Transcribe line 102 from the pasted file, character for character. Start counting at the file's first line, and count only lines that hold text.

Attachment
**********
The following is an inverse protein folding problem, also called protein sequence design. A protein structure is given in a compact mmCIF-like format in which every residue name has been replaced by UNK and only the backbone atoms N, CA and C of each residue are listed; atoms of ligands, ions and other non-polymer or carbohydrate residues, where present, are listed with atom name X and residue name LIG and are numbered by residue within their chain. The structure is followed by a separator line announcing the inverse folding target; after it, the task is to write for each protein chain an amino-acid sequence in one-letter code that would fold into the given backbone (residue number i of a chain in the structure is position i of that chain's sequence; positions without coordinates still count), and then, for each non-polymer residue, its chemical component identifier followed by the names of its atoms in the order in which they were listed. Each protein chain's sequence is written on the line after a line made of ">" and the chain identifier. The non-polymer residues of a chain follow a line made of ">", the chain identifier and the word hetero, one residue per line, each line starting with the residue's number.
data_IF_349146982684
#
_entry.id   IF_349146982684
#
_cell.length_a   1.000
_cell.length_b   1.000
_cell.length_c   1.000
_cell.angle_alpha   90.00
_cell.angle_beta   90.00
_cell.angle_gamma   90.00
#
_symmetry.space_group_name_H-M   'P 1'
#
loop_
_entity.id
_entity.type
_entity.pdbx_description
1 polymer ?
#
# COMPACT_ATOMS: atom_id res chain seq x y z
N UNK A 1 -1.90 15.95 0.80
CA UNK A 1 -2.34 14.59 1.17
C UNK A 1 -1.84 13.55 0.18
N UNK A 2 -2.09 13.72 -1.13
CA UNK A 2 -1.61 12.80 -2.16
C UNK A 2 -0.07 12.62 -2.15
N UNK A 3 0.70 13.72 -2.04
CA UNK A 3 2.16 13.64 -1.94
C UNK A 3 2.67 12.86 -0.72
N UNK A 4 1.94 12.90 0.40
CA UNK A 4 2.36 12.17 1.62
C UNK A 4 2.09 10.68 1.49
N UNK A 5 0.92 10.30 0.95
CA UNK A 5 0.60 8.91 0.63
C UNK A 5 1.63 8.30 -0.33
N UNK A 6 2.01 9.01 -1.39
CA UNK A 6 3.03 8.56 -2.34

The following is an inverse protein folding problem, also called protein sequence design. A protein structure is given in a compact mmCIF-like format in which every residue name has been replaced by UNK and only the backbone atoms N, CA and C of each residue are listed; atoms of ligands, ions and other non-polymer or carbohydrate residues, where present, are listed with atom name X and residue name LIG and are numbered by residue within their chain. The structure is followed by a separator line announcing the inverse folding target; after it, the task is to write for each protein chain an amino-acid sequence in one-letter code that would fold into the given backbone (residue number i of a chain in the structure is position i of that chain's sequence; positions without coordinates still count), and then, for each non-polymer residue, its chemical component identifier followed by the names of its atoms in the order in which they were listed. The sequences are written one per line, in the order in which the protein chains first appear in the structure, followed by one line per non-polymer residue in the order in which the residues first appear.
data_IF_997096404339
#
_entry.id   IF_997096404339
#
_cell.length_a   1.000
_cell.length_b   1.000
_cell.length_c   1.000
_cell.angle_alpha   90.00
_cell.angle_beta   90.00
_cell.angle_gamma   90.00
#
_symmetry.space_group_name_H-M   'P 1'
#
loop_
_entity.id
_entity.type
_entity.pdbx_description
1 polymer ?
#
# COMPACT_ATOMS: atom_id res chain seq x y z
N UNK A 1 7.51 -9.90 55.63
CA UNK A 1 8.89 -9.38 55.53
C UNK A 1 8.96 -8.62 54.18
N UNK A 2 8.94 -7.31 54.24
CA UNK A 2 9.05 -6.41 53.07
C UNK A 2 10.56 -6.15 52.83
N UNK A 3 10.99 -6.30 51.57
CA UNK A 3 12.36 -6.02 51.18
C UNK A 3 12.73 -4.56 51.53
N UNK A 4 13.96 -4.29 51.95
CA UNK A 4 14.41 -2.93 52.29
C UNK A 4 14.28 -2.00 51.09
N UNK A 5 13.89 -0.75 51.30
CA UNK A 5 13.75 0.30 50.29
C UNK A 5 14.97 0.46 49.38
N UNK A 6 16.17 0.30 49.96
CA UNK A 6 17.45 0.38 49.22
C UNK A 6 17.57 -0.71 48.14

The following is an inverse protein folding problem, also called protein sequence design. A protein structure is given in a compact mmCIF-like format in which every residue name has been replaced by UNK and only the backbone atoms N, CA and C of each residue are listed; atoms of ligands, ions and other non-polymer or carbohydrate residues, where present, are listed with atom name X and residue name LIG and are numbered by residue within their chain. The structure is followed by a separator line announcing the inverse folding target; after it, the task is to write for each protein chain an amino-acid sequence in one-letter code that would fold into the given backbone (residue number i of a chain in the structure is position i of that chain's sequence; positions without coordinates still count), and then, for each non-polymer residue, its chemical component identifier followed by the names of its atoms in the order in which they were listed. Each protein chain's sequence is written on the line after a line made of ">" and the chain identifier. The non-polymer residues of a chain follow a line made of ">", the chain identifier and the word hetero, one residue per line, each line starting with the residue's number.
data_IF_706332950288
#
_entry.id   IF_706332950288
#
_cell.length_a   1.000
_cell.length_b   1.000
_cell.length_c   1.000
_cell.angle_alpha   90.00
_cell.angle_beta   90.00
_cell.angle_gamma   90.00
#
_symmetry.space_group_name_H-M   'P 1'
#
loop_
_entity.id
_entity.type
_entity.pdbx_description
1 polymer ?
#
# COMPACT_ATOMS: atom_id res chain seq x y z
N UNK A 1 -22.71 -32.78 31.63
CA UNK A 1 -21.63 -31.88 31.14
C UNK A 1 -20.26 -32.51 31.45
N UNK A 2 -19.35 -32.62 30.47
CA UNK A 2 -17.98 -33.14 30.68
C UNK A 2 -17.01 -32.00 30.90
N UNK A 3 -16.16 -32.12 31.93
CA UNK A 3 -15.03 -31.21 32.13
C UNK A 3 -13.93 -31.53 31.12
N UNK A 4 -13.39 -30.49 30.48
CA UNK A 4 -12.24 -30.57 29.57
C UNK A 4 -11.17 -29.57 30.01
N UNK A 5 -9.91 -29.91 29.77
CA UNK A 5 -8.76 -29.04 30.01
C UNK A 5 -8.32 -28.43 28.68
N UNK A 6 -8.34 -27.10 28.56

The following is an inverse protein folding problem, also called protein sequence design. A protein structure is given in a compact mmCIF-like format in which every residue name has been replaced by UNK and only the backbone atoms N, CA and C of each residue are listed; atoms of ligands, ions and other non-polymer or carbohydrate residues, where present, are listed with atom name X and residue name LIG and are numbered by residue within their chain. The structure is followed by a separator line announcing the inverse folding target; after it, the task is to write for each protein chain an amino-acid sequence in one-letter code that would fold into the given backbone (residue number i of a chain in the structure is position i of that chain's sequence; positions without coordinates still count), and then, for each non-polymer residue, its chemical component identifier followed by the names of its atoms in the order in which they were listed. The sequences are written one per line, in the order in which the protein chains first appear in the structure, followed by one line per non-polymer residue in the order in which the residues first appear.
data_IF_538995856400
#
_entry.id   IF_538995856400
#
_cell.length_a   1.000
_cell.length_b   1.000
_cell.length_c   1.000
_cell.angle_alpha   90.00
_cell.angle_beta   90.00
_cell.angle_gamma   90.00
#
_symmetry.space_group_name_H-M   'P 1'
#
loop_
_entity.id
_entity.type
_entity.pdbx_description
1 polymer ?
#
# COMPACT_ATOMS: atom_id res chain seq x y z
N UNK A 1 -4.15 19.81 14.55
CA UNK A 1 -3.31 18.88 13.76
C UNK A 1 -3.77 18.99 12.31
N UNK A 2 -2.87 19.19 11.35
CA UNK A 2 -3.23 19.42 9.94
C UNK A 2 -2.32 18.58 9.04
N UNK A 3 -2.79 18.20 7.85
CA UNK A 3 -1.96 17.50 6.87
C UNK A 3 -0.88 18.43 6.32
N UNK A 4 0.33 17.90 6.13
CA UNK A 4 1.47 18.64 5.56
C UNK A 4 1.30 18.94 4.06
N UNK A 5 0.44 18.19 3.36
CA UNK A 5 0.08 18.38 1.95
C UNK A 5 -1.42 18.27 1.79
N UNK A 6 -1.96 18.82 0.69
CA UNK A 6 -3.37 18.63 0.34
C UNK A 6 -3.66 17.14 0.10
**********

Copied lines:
N UNK A 2 -19.35 -32.62 30.47